Caffeinated coffee linked to lower rosacea risk.
Caffeinated coffee intake is linked to a decreased incidence of rosacea, results of a large, observational study suggest.
Increased levels of caffeinated coffee consumption were associated with progressively lower levels of incident rosacea in a study of more than 82,000 participants representing more than 1.1 million person-years of follow-up.
By contrast, caffeine from other foods was not associated with rosacea incidence, reported Wen-Qing Li, PhD, of the department of dermatology at Brown University, Providence, R.I., and his coinvestigators. Those findings may have implications for the "causes and clinical approach" to rosacea.
"Our findings do not support limiting caffeine intake as a preventive strategy for rosacea," they concluded. The study was published in JAMA Dermatology.
This is not the first study looking for potential links between rosacea and caffeine or coffee intake. However, previous studies didn't distinguish between caffeinated coffee versus other beverages, and only one previous study made a distinction between the amounts of caffeine and coffee consumed, according to the authors.
Their research was based on data from the Nurses' Health Study II, a prospective cohort study started in 1989. They looked specifically at 82,737 women who, in 2005, responded to the question about whether they had been diagnosed with rosacea. They identified 4,945 incident rosacea cases over the 1,120,051 person-years of follow-up.
A significant inverse association was found between caffeinated coffee intake and rosacea: Individuals who consumed four or more servings a day had a significantly lower risk of rosacea, compared with those who consumed one or fewer servings per month (hazard ratio, 0.77; 95% confidence interval, 0.69-0.87; P less than .001). They also found a dose-dependent effect, with the absolute risk of rosacea decreased by 131 per 100,000 person-years with at least four daily servings of caffeinated coffee, compared with under one serving a month.
By contrast, decaffeinated coffee was not associated with a reduced risk of rosacea, and in further analysis, the investigators found that there was no significant inverse association when they looked just at caffeine intake from sources other than coffee, such as chocolate, tea, and soda.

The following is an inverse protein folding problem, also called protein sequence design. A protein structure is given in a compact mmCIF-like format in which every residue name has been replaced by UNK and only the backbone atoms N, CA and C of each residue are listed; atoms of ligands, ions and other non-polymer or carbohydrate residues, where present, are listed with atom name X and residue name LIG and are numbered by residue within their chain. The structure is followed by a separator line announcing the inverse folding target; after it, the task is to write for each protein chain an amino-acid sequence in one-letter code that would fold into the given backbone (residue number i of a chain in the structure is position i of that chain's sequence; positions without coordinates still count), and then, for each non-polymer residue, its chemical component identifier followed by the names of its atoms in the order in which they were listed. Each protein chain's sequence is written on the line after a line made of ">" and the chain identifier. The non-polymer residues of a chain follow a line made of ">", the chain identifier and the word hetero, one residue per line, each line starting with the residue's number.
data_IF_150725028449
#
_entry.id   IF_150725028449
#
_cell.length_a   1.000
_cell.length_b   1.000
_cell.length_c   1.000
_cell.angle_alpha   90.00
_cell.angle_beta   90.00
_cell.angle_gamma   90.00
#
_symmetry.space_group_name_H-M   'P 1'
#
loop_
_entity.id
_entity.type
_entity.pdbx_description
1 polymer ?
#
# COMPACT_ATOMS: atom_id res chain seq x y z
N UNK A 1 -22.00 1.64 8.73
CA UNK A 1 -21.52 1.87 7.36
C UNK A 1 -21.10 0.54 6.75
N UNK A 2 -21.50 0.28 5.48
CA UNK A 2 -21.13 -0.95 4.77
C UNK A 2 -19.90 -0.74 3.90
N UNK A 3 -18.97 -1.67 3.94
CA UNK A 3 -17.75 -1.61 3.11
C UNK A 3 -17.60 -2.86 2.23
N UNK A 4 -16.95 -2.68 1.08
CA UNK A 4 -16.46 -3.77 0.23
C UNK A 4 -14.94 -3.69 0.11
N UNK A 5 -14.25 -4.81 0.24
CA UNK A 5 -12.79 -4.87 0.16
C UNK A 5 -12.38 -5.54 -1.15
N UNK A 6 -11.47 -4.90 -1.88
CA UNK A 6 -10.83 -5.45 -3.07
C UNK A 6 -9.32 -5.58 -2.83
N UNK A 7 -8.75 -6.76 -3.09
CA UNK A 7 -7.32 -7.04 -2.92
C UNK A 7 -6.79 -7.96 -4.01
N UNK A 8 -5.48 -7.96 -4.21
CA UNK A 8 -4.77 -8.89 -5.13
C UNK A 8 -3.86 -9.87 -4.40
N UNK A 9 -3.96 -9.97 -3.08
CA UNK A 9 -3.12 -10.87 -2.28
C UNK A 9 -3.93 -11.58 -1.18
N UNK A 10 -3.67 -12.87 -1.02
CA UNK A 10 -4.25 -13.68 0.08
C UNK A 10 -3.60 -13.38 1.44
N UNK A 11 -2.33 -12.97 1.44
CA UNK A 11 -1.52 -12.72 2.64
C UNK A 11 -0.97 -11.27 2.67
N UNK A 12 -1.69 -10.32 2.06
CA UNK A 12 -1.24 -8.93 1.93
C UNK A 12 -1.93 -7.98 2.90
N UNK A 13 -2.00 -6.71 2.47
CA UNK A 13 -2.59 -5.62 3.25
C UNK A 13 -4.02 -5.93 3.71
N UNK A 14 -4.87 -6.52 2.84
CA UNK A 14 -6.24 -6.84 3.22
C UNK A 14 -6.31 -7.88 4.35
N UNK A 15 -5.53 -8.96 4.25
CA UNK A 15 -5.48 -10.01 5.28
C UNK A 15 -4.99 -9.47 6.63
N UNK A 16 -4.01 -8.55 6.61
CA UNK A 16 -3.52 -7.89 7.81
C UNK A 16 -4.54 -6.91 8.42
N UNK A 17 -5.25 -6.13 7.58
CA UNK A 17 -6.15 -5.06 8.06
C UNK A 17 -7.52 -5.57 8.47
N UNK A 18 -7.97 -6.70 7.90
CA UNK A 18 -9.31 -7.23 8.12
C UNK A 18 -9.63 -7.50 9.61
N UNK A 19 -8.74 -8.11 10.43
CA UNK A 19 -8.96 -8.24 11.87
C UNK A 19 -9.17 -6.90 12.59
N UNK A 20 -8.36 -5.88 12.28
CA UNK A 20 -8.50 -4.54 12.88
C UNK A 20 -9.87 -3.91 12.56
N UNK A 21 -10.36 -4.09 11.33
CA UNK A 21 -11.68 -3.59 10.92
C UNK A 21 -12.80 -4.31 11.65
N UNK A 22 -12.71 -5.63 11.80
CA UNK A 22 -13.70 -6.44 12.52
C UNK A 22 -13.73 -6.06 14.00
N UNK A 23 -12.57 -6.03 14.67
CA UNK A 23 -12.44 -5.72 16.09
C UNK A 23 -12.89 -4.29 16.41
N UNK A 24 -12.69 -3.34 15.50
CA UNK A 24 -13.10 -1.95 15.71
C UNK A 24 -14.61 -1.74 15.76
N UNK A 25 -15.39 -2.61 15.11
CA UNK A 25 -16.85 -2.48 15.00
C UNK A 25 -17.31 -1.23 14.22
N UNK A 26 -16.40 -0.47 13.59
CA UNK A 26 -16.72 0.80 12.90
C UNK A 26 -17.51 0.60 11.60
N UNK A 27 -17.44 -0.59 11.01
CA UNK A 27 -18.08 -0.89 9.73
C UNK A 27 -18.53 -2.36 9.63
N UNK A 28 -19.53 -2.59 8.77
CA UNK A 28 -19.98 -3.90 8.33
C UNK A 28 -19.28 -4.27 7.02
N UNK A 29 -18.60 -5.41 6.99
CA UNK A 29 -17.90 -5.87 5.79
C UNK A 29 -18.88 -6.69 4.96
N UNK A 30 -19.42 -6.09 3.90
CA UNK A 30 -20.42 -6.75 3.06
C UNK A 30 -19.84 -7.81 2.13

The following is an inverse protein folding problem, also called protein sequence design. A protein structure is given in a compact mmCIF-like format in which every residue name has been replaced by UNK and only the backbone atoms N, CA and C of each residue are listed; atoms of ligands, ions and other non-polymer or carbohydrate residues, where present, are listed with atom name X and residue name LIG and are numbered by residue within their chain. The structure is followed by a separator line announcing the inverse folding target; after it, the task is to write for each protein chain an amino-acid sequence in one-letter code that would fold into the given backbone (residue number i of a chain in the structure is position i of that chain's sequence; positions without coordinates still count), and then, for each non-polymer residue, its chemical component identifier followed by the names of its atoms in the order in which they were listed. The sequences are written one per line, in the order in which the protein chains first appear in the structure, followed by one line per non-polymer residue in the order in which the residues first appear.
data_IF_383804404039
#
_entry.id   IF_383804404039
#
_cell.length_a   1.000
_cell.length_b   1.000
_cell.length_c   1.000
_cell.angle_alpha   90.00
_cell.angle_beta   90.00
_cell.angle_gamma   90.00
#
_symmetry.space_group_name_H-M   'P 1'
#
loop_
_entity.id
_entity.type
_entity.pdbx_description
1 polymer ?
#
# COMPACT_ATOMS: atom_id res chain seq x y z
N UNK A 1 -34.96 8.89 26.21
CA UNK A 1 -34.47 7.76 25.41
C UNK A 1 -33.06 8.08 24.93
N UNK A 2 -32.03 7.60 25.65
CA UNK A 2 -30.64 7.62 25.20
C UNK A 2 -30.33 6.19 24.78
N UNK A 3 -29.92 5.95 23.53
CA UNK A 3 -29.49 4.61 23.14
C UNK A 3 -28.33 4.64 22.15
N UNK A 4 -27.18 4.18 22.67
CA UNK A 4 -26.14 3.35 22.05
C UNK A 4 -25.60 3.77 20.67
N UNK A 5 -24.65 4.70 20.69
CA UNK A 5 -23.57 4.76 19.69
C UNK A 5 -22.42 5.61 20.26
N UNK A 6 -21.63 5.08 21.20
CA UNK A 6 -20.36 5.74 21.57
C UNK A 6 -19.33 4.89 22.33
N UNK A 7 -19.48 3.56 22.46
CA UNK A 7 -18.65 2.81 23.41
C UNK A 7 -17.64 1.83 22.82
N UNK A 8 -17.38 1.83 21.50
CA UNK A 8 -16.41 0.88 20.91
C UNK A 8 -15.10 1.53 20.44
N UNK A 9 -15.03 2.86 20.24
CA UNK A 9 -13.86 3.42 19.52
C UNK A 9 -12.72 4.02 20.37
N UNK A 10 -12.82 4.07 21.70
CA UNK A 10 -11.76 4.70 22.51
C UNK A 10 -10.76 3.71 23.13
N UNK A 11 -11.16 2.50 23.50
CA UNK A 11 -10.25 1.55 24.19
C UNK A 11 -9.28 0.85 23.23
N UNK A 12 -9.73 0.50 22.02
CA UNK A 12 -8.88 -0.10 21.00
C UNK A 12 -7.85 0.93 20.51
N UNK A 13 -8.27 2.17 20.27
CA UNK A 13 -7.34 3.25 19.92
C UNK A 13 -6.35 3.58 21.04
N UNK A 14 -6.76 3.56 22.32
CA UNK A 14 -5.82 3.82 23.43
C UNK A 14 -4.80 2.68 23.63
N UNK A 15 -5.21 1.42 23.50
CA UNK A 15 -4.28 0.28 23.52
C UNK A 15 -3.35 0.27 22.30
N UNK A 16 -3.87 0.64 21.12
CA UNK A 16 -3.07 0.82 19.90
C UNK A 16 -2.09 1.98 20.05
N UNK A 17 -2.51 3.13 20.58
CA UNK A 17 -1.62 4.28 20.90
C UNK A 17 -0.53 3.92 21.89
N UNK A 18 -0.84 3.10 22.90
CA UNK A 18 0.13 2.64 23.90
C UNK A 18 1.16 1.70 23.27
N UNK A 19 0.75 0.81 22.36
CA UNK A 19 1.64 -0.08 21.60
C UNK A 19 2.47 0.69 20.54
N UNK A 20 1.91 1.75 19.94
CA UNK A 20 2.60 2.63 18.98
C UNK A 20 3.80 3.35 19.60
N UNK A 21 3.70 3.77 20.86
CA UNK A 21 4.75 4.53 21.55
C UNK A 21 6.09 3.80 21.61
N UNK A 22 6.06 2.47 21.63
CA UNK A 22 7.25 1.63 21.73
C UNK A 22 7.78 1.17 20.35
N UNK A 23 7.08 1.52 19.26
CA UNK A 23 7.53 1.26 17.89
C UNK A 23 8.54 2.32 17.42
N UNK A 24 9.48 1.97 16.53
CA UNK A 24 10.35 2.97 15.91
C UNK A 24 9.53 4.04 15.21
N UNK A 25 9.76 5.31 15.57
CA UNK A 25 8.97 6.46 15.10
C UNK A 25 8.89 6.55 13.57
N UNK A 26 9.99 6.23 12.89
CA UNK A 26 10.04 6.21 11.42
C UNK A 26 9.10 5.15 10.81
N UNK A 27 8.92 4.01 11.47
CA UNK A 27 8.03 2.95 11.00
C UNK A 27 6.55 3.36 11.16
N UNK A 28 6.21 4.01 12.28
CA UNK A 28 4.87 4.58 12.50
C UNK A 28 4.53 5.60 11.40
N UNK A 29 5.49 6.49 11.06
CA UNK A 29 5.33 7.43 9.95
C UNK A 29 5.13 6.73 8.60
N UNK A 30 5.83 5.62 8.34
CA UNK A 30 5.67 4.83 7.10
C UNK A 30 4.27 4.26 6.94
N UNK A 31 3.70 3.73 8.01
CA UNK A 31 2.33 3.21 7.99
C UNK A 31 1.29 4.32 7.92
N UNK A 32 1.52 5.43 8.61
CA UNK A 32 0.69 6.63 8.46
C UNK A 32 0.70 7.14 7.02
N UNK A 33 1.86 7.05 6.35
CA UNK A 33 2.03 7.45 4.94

Caffeine could influence rosacea incidence by one of several mechanisms, including its effect on vascular contractility, the investigators hypothesized. "Increased caffeine intake may decrease vasodilation and consequently lead to diminution of rosacea symptoms."
However, caffeine also has documented immunosuppressant effects that could possibly decrease rosacea-associated inflammation and has been shown to modulate hormone levels. "Hormonal factors have been implicated in the development of rosacea, and caffeine can modulate hormone levels," they wrote.
Two study authors reported disclosures related to AbbVie, Amgen, Astellas Pharma, Janssen, Merck, Novartis, and Pfizer, among others. Funding for the study came from several sources, including National Institutes of Health grants for the Nurses' Health Study II.
COMMENTARY BY DR. BALDWIN
MANY OF OUR ROSACEA PATIENTS complain of disease triggers. Unfortunately, these are often foods, drink, and activities that are precious to our patients. According to a National Rosacea Society survey, sun exposure is the most frequently reported physical trigger (81% of respondents), with hot weather, cold weather and wind, and humid weather (virtually all weather options) reported by over 50% of respondents. Common food triggers include spices, most commonly chili powder and cocoa powder. In the survey, beverages frequently reported as triggers include alcohol, most commonly red wine, and finally, hot beverages, mostly coffee and tea reported by 36%.
Previous studies looking at caffeine and rosacea have had mixed results. A study in France found no association, one in Poland showed an increased risk among coffee drinkers. In 1981, Jonathan Wilkin, MD, performed a randomized clinical trial in which patients were given hot coffee, hot water, tepid coffee, or caffeine to determine if the complaints of coffee triggers were related to the heat or the caffeine. Neither caffeine nor tepid coffee led to flushing reactions, while both hot water and hot coffee did. The conclusion drawn was that the heat of the beverage, not the caffeine content was the culprit. Now this study suggests that caffeine is actually beneficial for rosacea patients.
It is tempting to put our faith in this study outcome as it was a large cohort study including 82,737 women. It also makes sense mechanistically. Caffeine is known to cause vasoconstriction, which might improve the erythema of rosacea. It is also an antioxidant with immunosuppressant effects, which may decrease rosacea inflammation. It is tempting to conclude that the take-home message is to drink iced, caffeinated coffee if one has rosacea. It is worth noting that in this study the comparison was between subjects consuming 4 or more servings per day versus less than 1 serving per month. That is a lot of coffee. What would happen with a casual, 1 cup a day habit? The jury is out.
SOURCE: Li W-Q et al. JAMA Dermatol. 2018 Oct 17. doi: 10.1001/jamadermatol.2018.3301.
BY ANDREW D. BOWSER
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|Author:||Bowser, Andrew D.|
|Date:||Jul 1, 2019|
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